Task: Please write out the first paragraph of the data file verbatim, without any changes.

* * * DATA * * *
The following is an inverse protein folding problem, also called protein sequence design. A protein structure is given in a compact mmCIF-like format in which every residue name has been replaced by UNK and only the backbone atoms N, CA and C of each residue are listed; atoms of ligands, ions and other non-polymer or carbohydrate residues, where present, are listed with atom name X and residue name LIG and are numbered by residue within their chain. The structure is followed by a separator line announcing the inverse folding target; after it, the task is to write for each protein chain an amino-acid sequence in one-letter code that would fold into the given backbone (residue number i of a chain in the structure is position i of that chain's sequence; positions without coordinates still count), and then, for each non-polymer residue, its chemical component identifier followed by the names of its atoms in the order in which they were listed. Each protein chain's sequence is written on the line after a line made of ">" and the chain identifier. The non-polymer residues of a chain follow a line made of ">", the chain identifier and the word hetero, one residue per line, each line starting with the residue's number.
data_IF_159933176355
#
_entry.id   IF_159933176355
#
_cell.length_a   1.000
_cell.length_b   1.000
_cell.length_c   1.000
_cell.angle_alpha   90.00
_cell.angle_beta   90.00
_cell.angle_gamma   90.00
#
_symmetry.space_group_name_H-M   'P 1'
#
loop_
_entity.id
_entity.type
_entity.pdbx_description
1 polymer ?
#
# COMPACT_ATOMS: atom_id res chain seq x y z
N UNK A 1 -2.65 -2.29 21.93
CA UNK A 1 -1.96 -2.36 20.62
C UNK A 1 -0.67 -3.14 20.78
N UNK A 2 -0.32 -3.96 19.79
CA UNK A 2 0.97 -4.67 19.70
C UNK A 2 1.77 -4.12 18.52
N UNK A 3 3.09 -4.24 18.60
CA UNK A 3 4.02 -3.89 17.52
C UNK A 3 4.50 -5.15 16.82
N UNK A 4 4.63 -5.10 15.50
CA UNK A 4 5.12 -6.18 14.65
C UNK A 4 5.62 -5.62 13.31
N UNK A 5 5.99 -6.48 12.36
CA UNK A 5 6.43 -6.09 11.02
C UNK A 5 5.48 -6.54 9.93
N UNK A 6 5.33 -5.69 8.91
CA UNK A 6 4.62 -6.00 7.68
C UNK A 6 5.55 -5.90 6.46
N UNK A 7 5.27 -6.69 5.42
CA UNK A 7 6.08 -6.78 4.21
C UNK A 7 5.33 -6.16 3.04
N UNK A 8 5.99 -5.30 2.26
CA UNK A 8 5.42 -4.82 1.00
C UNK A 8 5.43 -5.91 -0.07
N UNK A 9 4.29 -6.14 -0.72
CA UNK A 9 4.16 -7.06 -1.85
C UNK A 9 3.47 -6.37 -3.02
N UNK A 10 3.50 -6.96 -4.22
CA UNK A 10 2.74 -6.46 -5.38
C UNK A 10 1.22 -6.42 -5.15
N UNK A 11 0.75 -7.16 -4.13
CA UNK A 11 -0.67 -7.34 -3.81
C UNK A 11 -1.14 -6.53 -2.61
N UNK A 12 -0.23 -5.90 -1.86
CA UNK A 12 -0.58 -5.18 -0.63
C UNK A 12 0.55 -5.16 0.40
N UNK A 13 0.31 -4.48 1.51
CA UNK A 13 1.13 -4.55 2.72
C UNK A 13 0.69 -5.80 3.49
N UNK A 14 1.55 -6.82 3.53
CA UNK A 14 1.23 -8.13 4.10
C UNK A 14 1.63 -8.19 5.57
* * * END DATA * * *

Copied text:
The following is an inverse protein folding problem, also called protein sequence design. A protein structure is given in a compact mmCIF-like format in which every residue name has been replaced by UNK and only the backbone atoms N, CA and C of each residue are listed; atoms of ligands, ions and other non-polymer or carbohydrate residues, where present, are listed with atom name X and residue name LIG and are numbered by residue within their chain. The structure is followed by a separator line announcing the inverse folding target; after it, the task is to write for each protein chain an amino-acid sequence in one-letter code that would fold into the given backbone (residue number i of a chain in the structure is position i of that chain's sequence; positions without coordinates still count), and then, for each non-polymer residue, its chemical component identifier followed by the names of its atoms in the order in which they were listed. Each protein chain's sequence is written on the line after a line made of ">" and the chain identifier. The non-polymer residues of a chain follow a line made of ">", the chain identifier and the word hetero, one residue per line, each line starting with the residue's number.